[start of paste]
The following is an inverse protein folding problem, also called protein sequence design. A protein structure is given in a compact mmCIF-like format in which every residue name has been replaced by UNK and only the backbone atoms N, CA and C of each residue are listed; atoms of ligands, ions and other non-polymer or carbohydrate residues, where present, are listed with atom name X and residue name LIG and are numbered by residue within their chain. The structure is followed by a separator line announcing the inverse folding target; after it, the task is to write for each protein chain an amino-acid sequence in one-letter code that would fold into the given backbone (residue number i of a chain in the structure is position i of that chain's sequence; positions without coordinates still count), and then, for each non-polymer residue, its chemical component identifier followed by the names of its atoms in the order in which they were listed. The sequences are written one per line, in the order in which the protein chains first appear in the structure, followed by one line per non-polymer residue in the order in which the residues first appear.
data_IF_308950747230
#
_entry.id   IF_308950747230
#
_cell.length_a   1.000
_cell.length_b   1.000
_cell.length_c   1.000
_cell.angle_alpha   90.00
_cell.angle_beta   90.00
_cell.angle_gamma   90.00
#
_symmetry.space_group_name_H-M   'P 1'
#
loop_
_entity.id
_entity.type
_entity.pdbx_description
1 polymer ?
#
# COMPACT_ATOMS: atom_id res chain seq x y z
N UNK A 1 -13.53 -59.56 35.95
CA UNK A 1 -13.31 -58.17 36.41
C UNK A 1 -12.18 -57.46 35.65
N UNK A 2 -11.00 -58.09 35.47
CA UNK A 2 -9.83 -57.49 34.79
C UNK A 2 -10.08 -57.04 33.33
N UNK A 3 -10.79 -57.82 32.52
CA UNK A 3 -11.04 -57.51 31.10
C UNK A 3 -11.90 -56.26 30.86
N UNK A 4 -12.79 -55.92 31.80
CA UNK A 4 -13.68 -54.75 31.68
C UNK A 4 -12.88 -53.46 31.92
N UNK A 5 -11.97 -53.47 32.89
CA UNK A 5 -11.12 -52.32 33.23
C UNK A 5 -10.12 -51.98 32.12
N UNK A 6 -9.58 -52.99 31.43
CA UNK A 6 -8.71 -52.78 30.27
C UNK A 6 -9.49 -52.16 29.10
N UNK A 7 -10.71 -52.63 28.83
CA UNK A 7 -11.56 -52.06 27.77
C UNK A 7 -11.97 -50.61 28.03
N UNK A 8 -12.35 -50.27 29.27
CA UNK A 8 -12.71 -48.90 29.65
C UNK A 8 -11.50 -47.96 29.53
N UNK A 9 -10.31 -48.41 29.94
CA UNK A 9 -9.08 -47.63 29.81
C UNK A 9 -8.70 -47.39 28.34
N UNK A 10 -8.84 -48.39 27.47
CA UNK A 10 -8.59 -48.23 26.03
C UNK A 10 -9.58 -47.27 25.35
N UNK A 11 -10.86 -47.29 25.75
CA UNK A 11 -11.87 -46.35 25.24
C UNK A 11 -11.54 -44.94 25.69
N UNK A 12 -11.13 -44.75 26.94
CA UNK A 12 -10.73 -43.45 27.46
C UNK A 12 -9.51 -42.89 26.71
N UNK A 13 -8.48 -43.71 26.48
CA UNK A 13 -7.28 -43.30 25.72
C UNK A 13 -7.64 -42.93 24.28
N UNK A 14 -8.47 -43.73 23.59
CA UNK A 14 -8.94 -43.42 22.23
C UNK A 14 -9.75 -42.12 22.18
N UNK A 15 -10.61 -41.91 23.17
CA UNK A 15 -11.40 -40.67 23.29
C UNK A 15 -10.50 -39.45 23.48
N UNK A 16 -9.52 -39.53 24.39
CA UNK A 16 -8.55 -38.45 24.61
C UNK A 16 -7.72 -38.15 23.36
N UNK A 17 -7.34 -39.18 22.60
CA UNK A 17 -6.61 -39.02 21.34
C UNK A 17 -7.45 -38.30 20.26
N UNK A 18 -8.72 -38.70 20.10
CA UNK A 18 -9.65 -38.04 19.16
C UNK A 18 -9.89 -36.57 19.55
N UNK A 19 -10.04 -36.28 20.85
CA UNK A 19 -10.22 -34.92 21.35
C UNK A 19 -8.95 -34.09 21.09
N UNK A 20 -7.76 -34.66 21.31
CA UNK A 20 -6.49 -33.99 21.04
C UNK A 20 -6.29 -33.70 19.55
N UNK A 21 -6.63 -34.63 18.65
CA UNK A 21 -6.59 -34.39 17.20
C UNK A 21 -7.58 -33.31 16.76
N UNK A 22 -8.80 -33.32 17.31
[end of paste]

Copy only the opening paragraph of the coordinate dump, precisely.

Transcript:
The following is an inverse protein folding problem, also called protein sequence design. A protein structure is given in a compact mmCIF-like format in which every residue name has been replaced by UNK and only the backbone atoms N, CA and C of each residue are listed; atoms of ligands, ions and other non-polymer or carbohydrate residues, where present, are listed with atom name X and residue name LIG and are numbered by residue within their chain. The structure is followed by a separator line announcing the inverse folding target; after it, the task is to write for each protein chain an amino-acid sequence in one-letter code that would fold into the given backbone (residue number i of a chain in the structure is position i of that chain's sequence; positions without coordinates still count), and then, for each non-polymer residue, its chemical component identifier followed by the names of its atoms in the order in which they were listed. The sequences are written one per line, in the order in which the protein chains first appear in the structure, followed by one line per non-polymer residue in the order in which the residues first appear.